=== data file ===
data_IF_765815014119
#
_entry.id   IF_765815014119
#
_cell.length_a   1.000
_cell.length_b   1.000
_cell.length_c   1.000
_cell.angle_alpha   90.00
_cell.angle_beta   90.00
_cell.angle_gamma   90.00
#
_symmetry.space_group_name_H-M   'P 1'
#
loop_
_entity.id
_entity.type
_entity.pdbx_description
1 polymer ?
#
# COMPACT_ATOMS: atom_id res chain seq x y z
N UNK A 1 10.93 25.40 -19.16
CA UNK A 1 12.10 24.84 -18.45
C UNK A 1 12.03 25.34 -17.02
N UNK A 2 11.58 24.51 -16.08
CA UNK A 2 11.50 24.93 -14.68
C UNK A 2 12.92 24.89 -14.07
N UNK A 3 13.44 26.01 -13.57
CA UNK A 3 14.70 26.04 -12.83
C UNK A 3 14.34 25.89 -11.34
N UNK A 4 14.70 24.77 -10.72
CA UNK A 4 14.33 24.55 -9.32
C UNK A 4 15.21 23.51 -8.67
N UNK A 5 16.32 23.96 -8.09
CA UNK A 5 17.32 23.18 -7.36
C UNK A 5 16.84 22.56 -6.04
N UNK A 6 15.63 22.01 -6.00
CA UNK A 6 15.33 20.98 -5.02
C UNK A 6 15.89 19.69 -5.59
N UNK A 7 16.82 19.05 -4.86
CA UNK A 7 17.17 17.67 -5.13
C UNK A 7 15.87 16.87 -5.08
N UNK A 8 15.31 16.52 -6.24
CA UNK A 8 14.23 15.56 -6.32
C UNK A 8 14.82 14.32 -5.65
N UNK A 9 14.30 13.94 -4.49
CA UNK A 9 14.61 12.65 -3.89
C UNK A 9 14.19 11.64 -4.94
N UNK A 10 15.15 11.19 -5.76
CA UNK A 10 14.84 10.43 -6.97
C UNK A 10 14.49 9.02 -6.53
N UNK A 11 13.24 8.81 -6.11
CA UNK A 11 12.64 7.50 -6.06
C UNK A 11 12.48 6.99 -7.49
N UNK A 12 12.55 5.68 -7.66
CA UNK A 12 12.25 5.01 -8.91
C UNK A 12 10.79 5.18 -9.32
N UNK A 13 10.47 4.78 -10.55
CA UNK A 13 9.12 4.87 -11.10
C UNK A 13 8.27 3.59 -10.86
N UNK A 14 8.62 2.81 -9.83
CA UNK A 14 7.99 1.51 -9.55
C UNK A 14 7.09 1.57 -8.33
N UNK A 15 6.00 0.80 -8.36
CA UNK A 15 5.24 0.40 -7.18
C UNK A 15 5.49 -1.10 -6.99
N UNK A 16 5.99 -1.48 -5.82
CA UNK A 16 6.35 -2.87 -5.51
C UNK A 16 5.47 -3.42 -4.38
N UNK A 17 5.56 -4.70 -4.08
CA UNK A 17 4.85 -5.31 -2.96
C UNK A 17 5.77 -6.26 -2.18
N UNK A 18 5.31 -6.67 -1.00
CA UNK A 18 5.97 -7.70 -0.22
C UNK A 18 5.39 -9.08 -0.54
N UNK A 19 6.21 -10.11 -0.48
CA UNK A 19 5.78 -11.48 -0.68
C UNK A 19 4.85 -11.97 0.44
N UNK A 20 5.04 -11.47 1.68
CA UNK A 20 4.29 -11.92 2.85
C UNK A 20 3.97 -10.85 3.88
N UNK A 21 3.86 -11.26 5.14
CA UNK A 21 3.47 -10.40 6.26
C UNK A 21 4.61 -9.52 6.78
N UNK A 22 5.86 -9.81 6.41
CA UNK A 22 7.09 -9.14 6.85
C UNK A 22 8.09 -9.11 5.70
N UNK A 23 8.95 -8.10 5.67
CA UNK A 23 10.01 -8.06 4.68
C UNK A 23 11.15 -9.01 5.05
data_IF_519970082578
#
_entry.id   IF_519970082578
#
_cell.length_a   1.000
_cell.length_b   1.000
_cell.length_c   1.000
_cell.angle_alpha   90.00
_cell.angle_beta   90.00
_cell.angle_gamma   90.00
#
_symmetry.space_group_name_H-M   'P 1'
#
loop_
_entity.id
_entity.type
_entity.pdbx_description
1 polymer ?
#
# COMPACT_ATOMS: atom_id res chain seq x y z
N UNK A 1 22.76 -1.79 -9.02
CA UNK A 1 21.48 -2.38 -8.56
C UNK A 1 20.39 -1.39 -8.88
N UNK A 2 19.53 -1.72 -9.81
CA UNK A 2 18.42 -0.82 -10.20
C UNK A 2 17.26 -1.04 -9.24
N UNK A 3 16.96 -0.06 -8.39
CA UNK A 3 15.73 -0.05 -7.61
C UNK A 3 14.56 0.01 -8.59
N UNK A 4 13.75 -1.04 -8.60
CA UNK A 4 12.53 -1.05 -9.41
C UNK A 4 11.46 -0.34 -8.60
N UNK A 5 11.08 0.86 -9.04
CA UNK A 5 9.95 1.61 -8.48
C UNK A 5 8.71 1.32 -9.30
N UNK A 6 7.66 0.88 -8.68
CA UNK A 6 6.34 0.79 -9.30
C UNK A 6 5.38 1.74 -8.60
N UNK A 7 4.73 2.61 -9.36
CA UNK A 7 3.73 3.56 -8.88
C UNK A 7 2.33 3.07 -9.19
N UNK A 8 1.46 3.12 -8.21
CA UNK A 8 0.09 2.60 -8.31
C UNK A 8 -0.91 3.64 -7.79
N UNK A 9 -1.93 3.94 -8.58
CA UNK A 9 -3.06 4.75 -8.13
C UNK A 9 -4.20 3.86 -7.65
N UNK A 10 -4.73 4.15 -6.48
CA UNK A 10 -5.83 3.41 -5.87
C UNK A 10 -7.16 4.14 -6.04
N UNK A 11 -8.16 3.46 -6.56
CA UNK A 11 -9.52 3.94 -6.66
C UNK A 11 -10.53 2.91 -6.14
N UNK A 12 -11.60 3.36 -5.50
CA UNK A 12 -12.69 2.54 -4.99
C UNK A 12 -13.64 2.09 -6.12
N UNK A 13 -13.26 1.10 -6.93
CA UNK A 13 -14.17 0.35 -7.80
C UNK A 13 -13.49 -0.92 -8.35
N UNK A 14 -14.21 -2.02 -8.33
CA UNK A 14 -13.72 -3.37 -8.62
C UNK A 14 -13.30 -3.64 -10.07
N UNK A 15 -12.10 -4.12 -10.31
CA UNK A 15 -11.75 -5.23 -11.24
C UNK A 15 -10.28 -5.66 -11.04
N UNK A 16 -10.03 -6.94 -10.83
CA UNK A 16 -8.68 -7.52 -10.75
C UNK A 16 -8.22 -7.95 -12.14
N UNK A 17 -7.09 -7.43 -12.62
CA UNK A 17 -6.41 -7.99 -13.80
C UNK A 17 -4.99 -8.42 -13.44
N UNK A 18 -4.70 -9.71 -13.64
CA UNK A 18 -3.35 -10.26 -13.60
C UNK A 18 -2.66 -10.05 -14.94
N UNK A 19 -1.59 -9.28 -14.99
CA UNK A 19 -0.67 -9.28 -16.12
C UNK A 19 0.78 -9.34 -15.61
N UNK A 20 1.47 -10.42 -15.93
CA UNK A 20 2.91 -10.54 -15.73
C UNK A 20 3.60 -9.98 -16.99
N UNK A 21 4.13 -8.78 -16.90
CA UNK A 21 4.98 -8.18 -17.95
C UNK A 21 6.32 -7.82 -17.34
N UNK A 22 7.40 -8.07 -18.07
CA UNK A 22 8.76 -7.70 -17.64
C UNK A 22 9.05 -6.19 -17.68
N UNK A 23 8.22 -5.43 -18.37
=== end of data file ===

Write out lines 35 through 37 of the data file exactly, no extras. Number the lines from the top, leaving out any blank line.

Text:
C UNK A 5 16.84 22.56 -6.04
N UNK A 6 15.63 22.01 -6.00
CA UNK A 6 15.33 20.98 -5.02